Slovak interbank money market rates soared to high levels during the last two weeks of October. The main events on the market were the two auctions of state securities by the Finance Ministry. The yields from state treasury bills (T-bills) have skyrocketed, reaching record heights on October 16, averaging a 30.617 percent yield at an auction of 34-day T-bills.
The money market crunch, resulting partly from the late May attack on the crown, has made refinancing of the state budget shortfall more expensive and boosted local interest rates. This prompted Finance Minister, Sergej Kozlík to hold talks with the central bank and commercial banks on October 22 and request the commercial banks to stop the trend of unacceptably high yields they demand from state securities.
This has brought positive results, since a consensus was reached that interest rates should go down to slightly lower levels. Kozlík didn't specify in what way or who exactly should cut rates but he said he foresaw a decline in yields to around 25-26 percent.
The next ministry's auction of 202-day treasury bills on October 23 set the further direction for interbank rates. The average yield at the auction fell to 26.58 percent, with the minimum accepted yield being 25.00 percent. However, the maximum yield still hit 31.00 percent, much to the surprise of traders who had expected that the ministry would not accept yields much higher than 26 percent. The ministry accepted bids worth 5.436 billion crowns out of the total demand of 5.656 billion.
Even though there was apparent liquidity surplus in the banking sector during the two-week period, the National Bank of Slovakia (NBS) held three 7-day refinancing repo tenders to pump up liquidity to the market in order to calm down the sector and interest rates. However, short term rates hovered at around 29 to 32 percent during the most of this period, which preceded the deadline for fulfilling the NBS-prescribed minimum reserve requirement (PMR). Longer-term deposits were traded between 25-28 percent interest.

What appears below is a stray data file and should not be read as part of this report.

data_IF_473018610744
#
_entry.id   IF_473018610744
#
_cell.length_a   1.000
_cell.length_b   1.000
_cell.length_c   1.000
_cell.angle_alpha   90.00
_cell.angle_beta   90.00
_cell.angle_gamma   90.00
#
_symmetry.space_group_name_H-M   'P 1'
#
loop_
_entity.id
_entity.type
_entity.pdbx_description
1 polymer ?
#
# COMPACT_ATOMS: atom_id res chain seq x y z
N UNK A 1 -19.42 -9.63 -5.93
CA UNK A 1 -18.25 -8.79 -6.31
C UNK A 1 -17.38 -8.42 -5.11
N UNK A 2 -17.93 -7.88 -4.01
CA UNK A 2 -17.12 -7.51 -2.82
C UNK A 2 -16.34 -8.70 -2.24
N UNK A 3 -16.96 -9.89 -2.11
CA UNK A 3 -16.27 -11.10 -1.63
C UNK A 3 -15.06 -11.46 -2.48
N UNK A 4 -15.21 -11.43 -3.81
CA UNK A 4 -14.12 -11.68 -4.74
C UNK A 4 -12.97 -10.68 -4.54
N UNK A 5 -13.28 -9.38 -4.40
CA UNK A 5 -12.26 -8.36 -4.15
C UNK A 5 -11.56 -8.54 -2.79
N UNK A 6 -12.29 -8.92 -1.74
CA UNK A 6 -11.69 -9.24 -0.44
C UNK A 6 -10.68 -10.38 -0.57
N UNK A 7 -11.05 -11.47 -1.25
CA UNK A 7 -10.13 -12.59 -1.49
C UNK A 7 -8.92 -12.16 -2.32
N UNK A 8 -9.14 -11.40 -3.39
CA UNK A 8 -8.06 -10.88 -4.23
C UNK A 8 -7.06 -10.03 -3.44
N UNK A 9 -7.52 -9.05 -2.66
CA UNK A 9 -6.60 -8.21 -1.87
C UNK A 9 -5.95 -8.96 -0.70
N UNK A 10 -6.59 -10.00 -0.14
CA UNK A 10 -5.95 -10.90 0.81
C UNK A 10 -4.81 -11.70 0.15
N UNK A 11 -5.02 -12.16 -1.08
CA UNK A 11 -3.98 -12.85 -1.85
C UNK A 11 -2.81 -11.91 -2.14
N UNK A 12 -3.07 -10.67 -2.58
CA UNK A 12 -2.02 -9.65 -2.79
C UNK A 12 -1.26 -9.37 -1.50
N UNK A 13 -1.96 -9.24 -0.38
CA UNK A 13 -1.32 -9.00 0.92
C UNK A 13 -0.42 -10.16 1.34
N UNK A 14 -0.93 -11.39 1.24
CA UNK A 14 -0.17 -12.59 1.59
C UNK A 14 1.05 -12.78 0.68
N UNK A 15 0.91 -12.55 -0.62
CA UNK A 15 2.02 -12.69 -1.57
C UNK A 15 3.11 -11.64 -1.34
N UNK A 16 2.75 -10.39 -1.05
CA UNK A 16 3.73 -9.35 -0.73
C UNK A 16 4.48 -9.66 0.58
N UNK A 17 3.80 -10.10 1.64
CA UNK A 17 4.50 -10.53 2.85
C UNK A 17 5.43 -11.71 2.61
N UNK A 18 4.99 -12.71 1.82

There is still no obligation to quote the longer-than-two-weeks deposits, making the market lack liquidity and spreads remain very wide. At the next ministry's auction of 35-day T-bills on October 29, the average yield dipped to 26 percent. The ministry accepted bids worth 1.0 billion crowns, with the minimum, maximum and average yield being the same, indicating that the ministry accepted only one bid.
During the last days of the month, short-term rates eased to 18.00 percent, a consequence of surplus liquidity and last days of PMR period. In the following seven weeks, the ministry is planning to hold seven auctions of longer state T-bills (224-280 days). We expect the average yield at these auctions to be at 22-26 percent, which will keep short-term interest rates well above 26 percent and longer periods between 24 - 26 percent.
On the forex market, the Slovak crown was traded within a narrow margin between 0.9970 and 1.0050 of the currency basket index. The average trading volume was thin and the market lacked a stronger impetus to move the rate in either direction. The NBS seems determined not to fix the currency on the appreciation side of dollar-mark basket band. High yields and less liquid money market support the currency very well.
On the other hand, continuing current account deficit and growing external debt leave Slovak crown vulnerable. The trade deficit grew by 1.695 billion crowns in September, widening the trade gap for the first nine months of the year to 39.236 billion crowns. The September increase was only minor but was expected, since the administrative measures to limit imports imposed last summer appeared to be bringing desired effects. The Finance Ministry said it has already repaid the loan principals planned for this year, pushing the total deficit shortfall at 27.9 billion crowns for the first nine months of this year.
The Central European economies are not expected to be directly affected by the Asian currency turmoil during the last week of October which caused concerns on all emerging markets. It is believed that relatively low capitalization of these markets, their lesser transparency and lower stage of development will protect them.
6. Nov 1997 at 0:00 | Oto Mohňanský